How To Avoid Choice Fatigue
We've all heard (or perhaps felt) this: "I've got a closet of clothes and nothing to wear".
Or: "I know I need a few new pieces in my wardrobe, but I go to the mall and wander around and feel so confused/overwhelmed I come home with nothing".
And: "I keep buying new things, but still have nothing to wear".
As a teacher-librarian, I love research (even better when it is style related!). There is, in fact, some research that helps explain the above predicaments. It connects to something called Choice Fatigue or Choice Anxiety - going further...there's even Choice Paralysis.
As a society, we have a lot of stuff; which can be overwhelming to make sense of and/or sift through. And, when we are considering purchasing something new either in-person or on-line, we are inundated with options. This can be both confusing and exhausting.
An article in The Atlantic recently sited that research consistently finds that when people are presented with fewer options they make better and easier decisions than when presented with many.
That makes sense to me both in my own experience, and in my work with clients when it comes to their closets and building workable wardrobes.
Here are some ideas on how to avoid choice fatigue when it comes to getting dressed:
Do a Closet Edit:
This is always the best place to start. Get rid of what you don't wear, what doesn't make you feel amazing, doesn't fit properly, or is loved beyond repair. Once you remove those pieces, take some time to create a system, organize and present your clothing in a way where it feels enjoyable to step into your closet every day.
Here is my checklist to help get you started.
Make a list of any gaps noted in the wardrobe. This will become a prioritized shopping list so next time you enter the mall, or the world of on-line shopping, you have a plan. No more wandering around aimlessly feeling overwhelmed!
Remember when considering each new item to ask yourself: Can I style this 3 ways with pieces already hanging in my closet? That is a great first step to ensuring the items will get worn because you have thought about how they combine with what you already have.
Do your homework and shop your closet first:
To avoid that sense of overwhelm that can come with choice fatigue, take a little time to think about the types of outfits you require in the upcoming weeks or month. Are there any events you need to dress for? Do you have looks for work/weekend etc.? If you take some time to put together outfits with the pieces already hanging in your closet connected to different aspects of your life, you will thank yourself later. I promise.
Take it a step further - try them on, and take photos. During the process you may also discover some gaps that will become your prioritized shopping list.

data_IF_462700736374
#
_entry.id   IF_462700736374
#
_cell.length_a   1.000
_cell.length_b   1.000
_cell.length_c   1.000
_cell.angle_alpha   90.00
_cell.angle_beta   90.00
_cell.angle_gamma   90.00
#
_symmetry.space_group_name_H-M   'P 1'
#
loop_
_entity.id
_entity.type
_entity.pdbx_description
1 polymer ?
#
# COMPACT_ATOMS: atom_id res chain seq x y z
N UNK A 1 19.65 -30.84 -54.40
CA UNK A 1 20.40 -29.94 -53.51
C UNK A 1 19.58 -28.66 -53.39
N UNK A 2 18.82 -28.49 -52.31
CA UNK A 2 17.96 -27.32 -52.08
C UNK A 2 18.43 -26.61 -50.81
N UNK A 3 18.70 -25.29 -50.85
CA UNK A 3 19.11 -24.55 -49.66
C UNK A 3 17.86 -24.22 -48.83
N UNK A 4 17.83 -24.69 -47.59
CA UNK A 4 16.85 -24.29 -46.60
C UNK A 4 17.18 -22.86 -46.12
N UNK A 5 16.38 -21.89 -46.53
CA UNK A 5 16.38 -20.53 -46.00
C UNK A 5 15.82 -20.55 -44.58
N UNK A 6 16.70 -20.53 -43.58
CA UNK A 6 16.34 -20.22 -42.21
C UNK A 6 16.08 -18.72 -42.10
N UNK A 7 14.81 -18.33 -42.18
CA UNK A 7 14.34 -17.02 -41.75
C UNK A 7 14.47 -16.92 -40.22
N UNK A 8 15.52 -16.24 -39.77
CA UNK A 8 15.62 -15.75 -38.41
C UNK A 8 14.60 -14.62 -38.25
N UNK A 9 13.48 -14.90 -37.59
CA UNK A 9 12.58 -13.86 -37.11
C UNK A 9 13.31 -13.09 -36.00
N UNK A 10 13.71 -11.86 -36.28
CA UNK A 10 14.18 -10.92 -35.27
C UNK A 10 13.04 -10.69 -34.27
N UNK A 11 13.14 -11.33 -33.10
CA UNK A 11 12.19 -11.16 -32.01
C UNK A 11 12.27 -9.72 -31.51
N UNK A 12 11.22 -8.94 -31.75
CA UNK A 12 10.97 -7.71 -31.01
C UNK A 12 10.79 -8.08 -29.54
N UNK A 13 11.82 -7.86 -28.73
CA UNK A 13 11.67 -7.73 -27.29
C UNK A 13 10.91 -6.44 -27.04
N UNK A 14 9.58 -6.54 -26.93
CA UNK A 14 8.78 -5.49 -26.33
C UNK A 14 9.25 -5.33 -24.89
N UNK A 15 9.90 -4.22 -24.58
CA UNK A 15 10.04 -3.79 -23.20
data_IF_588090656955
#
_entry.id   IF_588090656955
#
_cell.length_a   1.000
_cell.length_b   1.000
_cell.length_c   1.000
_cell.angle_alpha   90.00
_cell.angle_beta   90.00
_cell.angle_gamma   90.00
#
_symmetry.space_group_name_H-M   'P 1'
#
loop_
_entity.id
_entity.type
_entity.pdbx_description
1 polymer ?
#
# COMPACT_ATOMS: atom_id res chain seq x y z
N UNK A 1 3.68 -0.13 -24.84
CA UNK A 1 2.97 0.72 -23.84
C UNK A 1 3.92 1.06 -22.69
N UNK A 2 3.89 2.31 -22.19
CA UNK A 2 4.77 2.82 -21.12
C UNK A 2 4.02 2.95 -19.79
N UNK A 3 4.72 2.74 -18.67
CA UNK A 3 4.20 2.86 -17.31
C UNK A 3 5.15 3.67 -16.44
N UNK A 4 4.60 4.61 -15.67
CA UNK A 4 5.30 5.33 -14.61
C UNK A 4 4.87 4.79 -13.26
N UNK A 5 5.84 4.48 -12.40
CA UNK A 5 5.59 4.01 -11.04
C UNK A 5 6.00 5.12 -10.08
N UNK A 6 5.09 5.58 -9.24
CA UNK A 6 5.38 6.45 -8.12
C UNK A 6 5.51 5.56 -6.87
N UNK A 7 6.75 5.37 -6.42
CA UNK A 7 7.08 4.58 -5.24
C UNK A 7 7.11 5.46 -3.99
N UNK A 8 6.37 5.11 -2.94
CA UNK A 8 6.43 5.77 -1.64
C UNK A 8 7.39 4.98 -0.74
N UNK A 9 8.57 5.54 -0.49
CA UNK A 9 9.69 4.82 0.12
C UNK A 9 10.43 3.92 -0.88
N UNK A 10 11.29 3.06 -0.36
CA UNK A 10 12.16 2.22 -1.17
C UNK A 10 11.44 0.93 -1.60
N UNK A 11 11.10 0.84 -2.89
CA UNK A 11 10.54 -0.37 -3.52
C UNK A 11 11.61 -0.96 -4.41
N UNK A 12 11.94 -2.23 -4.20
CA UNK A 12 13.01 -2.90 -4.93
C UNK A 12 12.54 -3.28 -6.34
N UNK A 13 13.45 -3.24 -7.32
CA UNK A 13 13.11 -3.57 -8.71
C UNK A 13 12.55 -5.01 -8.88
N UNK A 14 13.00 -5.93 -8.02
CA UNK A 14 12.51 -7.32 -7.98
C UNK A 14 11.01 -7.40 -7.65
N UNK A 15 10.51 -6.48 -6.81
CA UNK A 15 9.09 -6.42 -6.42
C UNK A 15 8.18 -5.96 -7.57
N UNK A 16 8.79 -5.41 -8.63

Seek outside help:
If this still feels daunting there is a range of support available.
Several subscription box services have cropped up where pieces are selected based on a questionnaire and sent to you on a monthly basis. You choose what you want to keep, and send the rest back. An article in Fashion Magazine recently reported on their experience testing out various box services that ship to Canada.
Apps and websites such as LiketoKnow.it have become increasingly popular as they allow you to quickly shop the outfits donned by your favourite bloggers or influencers. Amazon just announced a new feature called Stylesnap also with the goal of making it easier for customers to track down and purchase those inspirational pieces that align with their taste and style personality.
If you want a more personal approach, you can always enlist the support of a personal style consultant! In the shopping portion of my Sort, Shop & Style service the shops we visit are specifically chosen based on the gaps identified during our sort. I pre-shop for my clients, and select pieces that I feel will compliment their body shape, colouring, personal style, lifestyle and existing wardrobe. I've been told it is so much less stressful to have this completed in advance, and people really appreciate that it was done with their specific needs in mind. Similarly, the items curated in my Month of Style virtual service are hand-picked and presented in a personalized catalog rather than the on-line alternative of having to sift through reams of infinite options on-line without any direction.
If you've ever experienced some level of choice fatigue, know that you are not alone. If you feel overwhelmed by what is (or isn't) hanging in your closet and how to remedy that with the infinite choices available, those feelings are shared by so many others.
If we can lessen the amount of stuff we have and try to make educated selections as to what we add with the goal of creating cohesive, versatile wardrobes (that we love) it's a step in the right direction.